In recent years, a new populist movement in antitrust law has been labeled “hipster antitrust,” and its proponents include prominent members of Congress including Senators Bernie Sanders and Elizabeth Warren. These would-be antitrust revolutionaries oppose using the consumer welfare standard of Judge Bork as the sole policy interest of antitrust law, and instead argue that antitrust law should be used to solve a myriad of far-reaching issues such as income inequality, redistribution of wealth, and political power. Proponents further contend that an overhaul of antitrust law could be used to curb the power and influence of vast companies such as Amazon, Facebook, and Google. Are such companies truly becoming too expansive and powerful? Is an overhaul of antitrust law, or revisiting the consumer welfare standard, a necessary or even desirable step in response to such powerful companies? Panelists: -Deb Garza, Partner, Covington & Burling LLP -Diana Moss, President, American Antitrust Institute -Hon. Noah Phillips, Commissioner, Federal Trade Commission -Hon. Joshua Wright, Executive Director, Global Antitrust Institute, Antonin Scalia Law School -Moderator: Judge Douglas Ginsburg, United States Court of Appeals, District of Columbia.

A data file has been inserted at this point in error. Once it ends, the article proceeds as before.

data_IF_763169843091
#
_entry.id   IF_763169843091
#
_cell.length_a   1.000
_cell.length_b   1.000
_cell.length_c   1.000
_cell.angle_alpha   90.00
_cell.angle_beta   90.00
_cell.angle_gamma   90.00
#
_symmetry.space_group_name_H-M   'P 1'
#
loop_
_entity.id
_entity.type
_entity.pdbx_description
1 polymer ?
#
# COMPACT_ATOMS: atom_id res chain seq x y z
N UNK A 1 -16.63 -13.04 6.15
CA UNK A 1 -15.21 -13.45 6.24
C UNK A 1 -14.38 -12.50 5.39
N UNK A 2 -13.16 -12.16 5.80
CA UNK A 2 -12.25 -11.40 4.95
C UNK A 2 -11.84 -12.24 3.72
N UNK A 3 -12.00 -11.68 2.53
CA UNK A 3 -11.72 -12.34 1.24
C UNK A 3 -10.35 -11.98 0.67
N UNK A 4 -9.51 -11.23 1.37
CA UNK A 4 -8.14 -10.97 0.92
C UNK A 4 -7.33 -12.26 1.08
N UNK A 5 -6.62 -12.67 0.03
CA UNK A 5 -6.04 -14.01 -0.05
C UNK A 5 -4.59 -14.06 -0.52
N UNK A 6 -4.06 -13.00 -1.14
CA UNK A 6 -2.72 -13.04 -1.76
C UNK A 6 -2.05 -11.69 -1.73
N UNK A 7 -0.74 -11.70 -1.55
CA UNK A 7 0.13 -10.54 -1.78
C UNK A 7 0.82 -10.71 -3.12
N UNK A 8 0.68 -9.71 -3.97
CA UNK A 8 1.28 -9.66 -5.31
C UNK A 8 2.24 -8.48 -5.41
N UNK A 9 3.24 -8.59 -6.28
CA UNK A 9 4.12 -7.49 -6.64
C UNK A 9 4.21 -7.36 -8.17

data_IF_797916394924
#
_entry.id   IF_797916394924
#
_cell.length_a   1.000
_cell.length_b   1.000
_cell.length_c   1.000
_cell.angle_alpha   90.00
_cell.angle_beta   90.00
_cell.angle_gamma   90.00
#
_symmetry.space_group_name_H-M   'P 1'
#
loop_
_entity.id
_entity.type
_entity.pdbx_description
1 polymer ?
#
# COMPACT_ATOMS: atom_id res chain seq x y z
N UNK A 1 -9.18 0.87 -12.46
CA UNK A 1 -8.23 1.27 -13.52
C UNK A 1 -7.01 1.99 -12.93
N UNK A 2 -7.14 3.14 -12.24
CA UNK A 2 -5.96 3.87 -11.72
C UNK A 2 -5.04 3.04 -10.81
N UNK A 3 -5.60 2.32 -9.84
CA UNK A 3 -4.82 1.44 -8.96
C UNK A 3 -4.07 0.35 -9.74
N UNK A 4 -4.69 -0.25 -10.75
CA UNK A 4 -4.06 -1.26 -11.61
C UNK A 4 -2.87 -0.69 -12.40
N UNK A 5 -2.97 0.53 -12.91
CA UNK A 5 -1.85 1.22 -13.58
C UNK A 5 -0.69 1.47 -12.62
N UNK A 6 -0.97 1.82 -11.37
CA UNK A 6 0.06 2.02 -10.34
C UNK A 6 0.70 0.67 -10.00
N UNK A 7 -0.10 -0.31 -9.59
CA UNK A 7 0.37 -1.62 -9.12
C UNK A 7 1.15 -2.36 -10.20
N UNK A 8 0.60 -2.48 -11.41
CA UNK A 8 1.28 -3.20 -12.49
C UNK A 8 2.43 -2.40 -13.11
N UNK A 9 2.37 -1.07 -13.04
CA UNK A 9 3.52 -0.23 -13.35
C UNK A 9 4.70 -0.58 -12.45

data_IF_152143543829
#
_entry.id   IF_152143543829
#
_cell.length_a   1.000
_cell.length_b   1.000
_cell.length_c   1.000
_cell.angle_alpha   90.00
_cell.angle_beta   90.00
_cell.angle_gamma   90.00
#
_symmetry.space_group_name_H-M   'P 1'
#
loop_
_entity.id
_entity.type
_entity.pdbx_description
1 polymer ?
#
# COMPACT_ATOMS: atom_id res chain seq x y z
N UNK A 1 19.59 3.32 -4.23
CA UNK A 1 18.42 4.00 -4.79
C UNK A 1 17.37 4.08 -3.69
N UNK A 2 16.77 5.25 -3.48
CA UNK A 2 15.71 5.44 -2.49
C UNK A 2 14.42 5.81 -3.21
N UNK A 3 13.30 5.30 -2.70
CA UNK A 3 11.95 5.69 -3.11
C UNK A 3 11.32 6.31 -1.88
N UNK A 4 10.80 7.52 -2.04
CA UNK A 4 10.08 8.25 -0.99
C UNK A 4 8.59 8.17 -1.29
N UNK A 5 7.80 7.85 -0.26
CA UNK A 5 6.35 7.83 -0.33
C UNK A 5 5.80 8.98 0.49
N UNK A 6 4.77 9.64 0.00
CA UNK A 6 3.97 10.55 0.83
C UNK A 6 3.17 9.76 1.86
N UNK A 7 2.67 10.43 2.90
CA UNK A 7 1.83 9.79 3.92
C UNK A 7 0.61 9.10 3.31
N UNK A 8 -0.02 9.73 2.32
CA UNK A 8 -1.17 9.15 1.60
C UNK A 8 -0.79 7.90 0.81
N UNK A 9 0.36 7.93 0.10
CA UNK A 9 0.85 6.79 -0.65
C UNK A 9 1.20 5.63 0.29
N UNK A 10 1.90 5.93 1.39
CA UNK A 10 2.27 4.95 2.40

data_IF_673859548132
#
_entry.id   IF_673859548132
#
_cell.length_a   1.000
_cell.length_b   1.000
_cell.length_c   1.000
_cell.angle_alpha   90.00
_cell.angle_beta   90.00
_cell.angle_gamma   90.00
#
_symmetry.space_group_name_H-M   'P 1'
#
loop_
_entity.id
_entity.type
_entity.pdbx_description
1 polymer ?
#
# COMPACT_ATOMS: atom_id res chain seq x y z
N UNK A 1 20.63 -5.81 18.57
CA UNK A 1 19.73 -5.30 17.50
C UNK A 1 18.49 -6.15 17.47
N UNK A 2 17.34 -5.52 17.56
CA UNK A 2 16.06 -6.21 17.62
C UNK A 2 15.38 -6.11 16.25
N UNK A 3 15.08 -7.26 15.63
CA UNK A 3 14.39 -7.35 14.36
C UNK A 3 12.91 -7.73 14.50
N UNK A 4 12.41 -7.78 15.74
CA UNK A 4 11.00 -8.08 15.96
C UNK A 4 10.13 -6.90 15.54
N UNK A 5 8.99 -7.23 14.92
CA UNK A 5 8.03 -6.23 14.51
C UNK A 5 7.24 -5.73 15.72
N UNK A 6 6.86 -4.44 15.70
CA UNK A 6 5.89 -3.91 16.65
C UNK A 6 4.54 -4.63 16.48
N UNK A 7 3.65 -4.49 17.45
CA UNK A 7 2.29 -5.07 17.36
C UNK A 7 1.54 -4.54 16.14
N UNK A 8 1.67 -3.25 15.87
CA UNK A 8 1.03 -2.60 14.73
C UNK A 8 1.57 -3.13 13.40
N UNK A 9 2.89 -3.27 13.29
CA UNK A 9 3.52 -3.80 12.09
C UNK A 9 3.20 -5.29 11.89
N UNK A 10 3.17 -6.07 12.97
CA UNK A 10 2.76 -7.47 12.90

A Conference Celebrating the 40th Anniversary of the Honorable Judge Robert Bork's book "The Antitrust Paradox" took place on June 22nd at the Capitol Hill Club in Washington, DC.
Welcome & Opening Remarks:
Dean Reuter, General Counsel | Vice President & Director, Practice Groups, The Federalist Society
Hon. Makan Delrahim, Assistant Attorney General, Antitrust Division, Department of Justice
As part of our 25th Anniversary celebration the Federalist Society presented a full-day Conference on June 26, 2007, honoring Judge Robert H. Bork and his contributions to the law.